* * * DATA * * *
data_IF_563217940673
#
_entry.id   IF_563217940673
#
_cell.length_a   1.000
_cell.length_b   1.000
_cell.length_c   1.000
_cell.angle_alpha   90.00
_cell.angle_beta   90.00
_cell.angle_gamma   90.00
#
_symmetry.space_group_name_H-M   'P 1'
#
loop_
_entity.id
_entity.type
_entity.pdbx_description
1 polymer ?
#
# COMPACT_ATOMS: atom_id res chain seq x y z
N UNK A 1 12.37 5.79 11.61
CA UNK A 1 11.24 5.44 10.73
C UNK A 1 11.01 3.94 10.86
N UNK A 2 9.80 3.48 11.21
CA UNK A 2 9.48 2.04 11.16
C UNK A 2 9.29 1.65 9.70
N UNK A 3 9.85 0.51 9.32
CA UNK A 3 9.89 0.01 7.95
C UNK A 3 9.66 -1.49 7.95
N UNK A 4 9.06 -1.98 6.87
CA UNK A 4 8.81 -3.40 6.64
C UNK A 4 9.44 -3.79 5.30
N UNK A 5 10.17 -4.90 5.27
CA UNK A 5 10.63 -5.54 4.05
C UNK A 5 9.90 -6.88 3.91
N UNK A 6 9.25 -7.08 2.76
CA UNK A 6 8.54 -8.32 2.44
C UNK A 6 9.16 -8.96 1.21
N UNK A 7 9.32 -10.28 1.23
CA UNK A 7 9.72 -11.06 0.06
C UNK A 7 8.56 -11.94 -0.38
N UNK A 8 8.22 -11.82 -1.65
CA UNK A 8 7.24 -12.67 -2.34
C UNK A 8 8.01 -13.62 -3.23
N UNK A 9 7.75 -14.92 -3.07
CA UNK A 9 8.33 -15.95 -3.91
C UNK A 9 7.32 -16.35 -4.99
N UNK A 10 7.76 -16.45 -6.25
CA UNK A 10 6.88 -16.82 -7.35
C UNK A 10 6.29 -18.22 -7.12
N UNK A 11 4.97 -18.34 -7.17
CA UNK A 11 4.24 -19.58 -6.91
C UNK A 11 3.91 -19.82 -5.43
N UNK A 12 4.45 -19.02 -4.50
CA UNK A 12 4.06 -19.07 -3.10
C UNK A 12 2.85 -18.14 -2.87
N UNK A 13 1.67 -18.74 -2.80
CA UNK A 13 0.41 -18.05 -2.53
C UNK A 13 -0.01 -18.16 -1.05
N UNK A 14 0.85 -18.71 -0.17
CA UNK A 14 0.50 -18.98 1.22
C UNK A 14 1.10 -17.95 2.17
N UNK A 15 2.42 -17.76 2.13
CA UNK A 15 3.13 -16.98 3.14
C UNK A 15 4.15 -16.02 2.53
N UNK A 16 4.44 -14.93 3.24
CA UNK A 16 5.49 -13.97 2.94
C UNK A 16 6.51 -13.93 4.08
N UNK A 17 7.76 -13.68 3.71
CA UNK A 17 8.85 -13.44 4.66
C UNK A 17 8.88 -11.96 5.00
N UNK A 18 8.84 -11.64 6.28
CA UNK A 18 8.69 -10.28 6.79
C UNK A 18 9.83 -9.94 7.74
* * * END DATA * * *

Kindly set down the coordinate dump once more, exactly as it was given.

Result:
data_IF_563217940673
#
_entry.id   IF_563217940673
#
_cell.length_a   1.000
_cell.length_b   1.000
_cell.length_c   1.000
_cell.angle_alpha   90.00
_cell.angle_beta   90.00
_cell.angle_gamma   90.00
#
_symmetry.space_group_name_H-M   'P 1'
#
loop_
_entity.id
_entity.type
_entity.pdbx_description
1 polymer ?
#
# COMPACT_ATOMS: atom_id res chain seq x y z
N UNK A 1 12.37 5.79 11.61
CA UNK A 1 11.24 5.44 10.73
C UNK A 1 11.01 3.94 10.86
N UNK A 2 9.80 3.48 11.21
CA UNK A 2 9.48 2.04 11.16
C UNK A 2 9.29 1.65 9.70
N UNK A 3 9.85 0.51 9.32
CA UNK A 3 9.89 0.01 7.95
C UNK A 3 9.66 -1.49 7.95
N UNK A 4 9.06 -1.98 6.87
CA UNK A 4 8.81 -3.40 6.64
C UNK A 4 9.44 -3.79 5.30
N UNK A 5 10.17 -4.90 5.27
CA UNK A 5 10.63 -5.54 4.05
C UNK A 5 9.90 -6.88 3.91
N UNK A 6 9.25 -7.08 2.76
CA UNK A 6 8.54 -8.32 2.44
C UNK A 6 9.16 -8.96 1.21
N UNK A 7 9.32 -10.28 1.23
CA UNK A 7 9.72 -11.06 0.06
C UNK A 7 8.56 -11.94 -0.38
N UNK A 8 8.22 -11.82 -1.65
CA UNK A 8 7.24 -12.67 -2.34
C UNK A 8 8.01 -13.62 -3.23
N UNK A 9 7.75 -14.92 -3.07
CA UNK A 9 8.33 -15.95 -3.91
C UNK A 9 7.32 -16.35 -4.99
N UNK A 10 7.76 -16.45 -6.25
CA UNK A 10 6.88 -16.82 -7.35
C UNK A 10 6.29 -18.22 -7.12
N UNK A 11 4.97 -18.34 -7.17
CA UNK A 11 4.24 -19.58 -6.91
C UNK A 11 3.91 -19.82 -5.43
N UNK A 12 4.45 -19.02 -4.50
CA UNK A 12 4.06 -19.07 -3.10
C UNK A 12 2.85 -18.14 -2.87
N UNK A 13 1.67 -18.74 -2.80
CA UNK A 13 0.41 -18.05 -2.53
C UNK A 13 -0.01 -18.16 -1.05
N UNK A 14 0.85 -18.71 -0.17
CA UNK A 14 0.50 -18.98 1.22
C UNK A 14 1.10 -17.95 2.17
N UNK A 15 2.42 -17.76 2.13
CA UNK A 15 3.13 -16.98 3.14
C UNK A 15 4.15 -16.02 2.53
N UNK A 16 4.44 -14.93 3.24
CA UNK A 16 5.49 -13.97 2.94
C UNK A 16 6.51 -13.93 4.08
N UNK A 17 7.76 -13.68 3.71
CA UNK A 17 8.85 -13.44 4.66
C UNK A 17 8.88 -11.96 5.00
N UNK A 18 8.84 -11.64 6.28
CA UNK A 18 8.69 -10.28 6.79
C UNK A 18 9.83 -9.94 7.74